Friday, August 25, 2006

The conundrum of George Bush's summer reading list

Much has been made of George Bush allegedly reading Camus' L'Étranger on his hols. I must admit that my frosty opinion of Bush thawed a micronotch when I heard this news. I enjoyably trudged through La Peste in the original French for A level and found it very rewarding. I also read the English translation of L’Étranger.

So I got a bit misty-eyed when I read that Bush had allegedly read L’Étranger. I was a little bit suspicious when the White House spokesman added that "He found it an interesting book and a quick read." A quick read? Except the whole point of Camus is that his books are on several levels of allegory and....oh what's the use?!

The spokesman also said: "We discussed the origins of existentialism." But he said he didn't want to go into that conversation too deeply - I bet he didn't!

Anyway, my suspicions were further excited when I read the rest of George Bush's alleged Summer reading list, according to the White House press office. This is it:

Quick Red Fox by John D. MacDonald
The Dreadful Lemon Sky by John D. MacDonald
After Fidel: The Inside Story of Castro's Regime and Cuba's Next Leaderby Brian Latell
Challenger Park by Stephen Harrigan
Flashman at the Charge by George MacDonald Fraser
Finding Fish: A Memoirby Antwone Quenton Fisher
Revolutionary Characters: What Made the Founders Differentby Gordon S. Wood
The Bridge at Andau by James Michener
Flash for Freedom by George MacDonald Fraser
Mayflower : A Story of Courage, Community, and War by Nathaniel Philbrick
Through a Glass, Darkly : A Commissario Guido Brunetti Mystery by Donna Leon
Manhunt: The 12-Day Chase for Lincoln's Killer by James L. Swanson
Decision at Sea: Five Naval Battles that Shaped American History by Craig L. Symonds
The Big Bam: The Life and Times of Babe Ruthby Leigh Montville
Clemente: The Passion and Grace of Baseball's Last Hero by David Maraniss
American Prometheus: The Triumph and Tragedy of J. Robert Oppenheimer by Kai Bird & Martin J. Sherwin
The Messengerby Daniel Silva
The Places in Between by Rory Stewart
Beach Road by James Patterson & Peter de Jonge
Lincoln: A Life of Purpose and Power by Richard Carwardine
Polio: An American Storyby David Oshinsky
The Stranger by Albert Camus
Lincoln's Greatest Speech: The Second Inaugural by Ronald C. White, Jr.
Promised Land, Crusader State by Walter McDougall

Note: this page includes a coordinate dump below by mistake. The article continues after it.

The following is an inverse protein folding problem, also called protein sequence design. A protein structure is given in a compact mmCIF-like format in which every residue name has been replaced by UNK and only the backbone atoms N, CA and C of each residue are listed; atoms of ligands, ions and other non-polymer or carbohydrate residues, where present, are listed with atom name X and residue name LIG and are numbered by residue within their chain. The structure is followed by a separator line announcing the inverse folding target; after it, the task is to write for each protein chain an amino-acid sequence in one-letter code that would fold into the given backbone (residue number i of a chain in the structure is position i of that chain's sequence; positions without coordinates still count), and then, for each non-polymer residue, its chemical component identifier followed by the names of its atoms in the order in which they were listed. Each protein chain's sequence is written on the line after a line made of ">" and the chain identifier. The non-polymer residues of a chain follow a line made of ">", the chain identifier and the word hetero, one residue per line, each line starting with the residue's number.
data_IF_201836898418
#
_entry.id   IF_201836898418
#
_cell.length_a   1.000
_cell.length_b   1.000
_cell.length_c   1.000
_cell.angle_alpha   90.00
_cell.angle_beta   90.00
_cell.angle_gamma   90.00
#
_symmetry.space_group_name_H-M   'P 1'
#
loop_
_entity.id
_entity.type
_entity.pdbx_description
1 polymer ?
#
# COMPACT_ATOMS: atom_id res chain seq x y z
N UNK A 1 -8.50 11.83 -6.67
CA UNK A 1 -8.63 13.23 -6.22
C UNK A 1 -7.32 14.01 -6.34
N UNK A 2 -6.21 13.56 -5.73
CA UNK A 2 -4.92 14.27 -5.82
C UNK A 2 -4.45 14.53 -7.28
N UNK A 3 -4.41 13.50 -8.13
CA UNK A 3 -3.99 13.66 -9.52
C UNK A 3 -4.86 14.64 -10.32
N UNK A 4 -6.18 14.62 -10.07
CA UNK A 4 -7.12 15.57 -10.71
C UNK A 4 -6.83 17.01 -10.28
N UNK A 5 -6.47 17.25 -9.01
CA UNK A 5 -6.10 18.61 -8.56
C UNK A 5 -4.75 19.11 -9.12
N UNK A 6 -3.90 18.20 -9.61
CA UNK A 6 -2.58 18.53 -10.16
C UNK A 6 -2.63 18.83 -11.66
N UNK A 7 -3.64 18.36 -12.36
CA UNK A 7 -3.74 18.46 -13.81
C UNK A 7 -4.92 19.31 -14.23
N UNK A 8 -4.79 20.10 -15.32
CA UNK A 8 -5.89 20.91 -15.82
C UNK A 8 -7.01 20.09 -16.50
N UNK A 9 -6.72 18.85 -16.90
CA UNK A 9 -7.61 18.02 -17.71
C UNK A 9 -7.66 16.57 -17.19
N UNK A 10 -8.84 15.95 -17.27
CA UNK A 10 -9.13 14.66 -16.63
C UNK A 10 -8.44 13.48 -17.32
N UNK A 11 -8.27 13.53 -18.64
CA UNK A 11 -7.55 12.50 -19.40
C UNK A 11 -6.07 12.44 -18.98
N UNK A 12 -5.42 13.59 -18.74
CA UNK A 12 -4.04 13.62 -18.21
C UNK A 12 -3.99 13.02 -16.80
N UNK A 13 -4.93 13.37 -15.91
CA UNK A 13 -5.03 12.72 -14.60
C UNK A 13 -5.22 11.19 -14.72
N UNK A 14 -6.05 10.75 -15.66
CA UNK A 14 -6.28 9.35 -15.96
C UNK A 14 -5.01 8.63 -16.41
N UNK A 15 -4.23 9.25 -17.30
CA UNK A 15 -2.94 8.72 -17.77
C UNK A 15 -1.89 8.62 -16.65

Cinnamon Skin: Travis McGee Mysteries by John D. MacDonald
Macbeth by William Shakespeare
Hamlet by William Shakespeare

Come off it! He's hasn't read all that lot!!! The clue is in the last two. Macbeth and Hamlet. To read through them and make any sort of sense of them you really need to read through an accompanying commentary or textual analysis. The idea that George Bush has read through both of them on holiday is just absurd! Oh, we're back to Camus again.


  1. I think you are missing the point of this clever piece of spin. Here we all are arguing over whether Bush did or did not read certain books. Meanwhile thousands are dying in Iraq. Oh and we have accepted implicitly that he can read!

  2. Au contraire my little Bangkok Ballsy, I do not accept this spin - my point is that he cannot possibly have read even a fraction of this list and therefore it is bunkum. Therefore I am rebutting the inherent message in the spin, which is, that despite coming across as a bumbling idiot, George Bush is a towering intellectual who can speed read heavyweight classics (and "Flashman at the charge") and therefore his decision to invade Iraq and Afghanistan and support Israel's disproportionate action in Lebnanon must have had a profound logic and necessity which hitherto we mere mortals had missed.

    Indeed, there has always been the under-current with Bush - the spin if you like - that despite coming across as a unusually brainy chimpanzee and reading "My Pet Goat" at the moment of one of his country's worst danger 9/11 - he is actually extremely smart.

    I have now come to the conclusion - and this sham of a reading list has finally convinced me - that history will tend to go with the "chimp" analysis.

  3. Perhaps if he started at the first of the Flashman series, his decision to invade Afganistan would have been more considered.

  4. Thank you for that very informed comment. (I watched the TV programmes, I didn't read the books)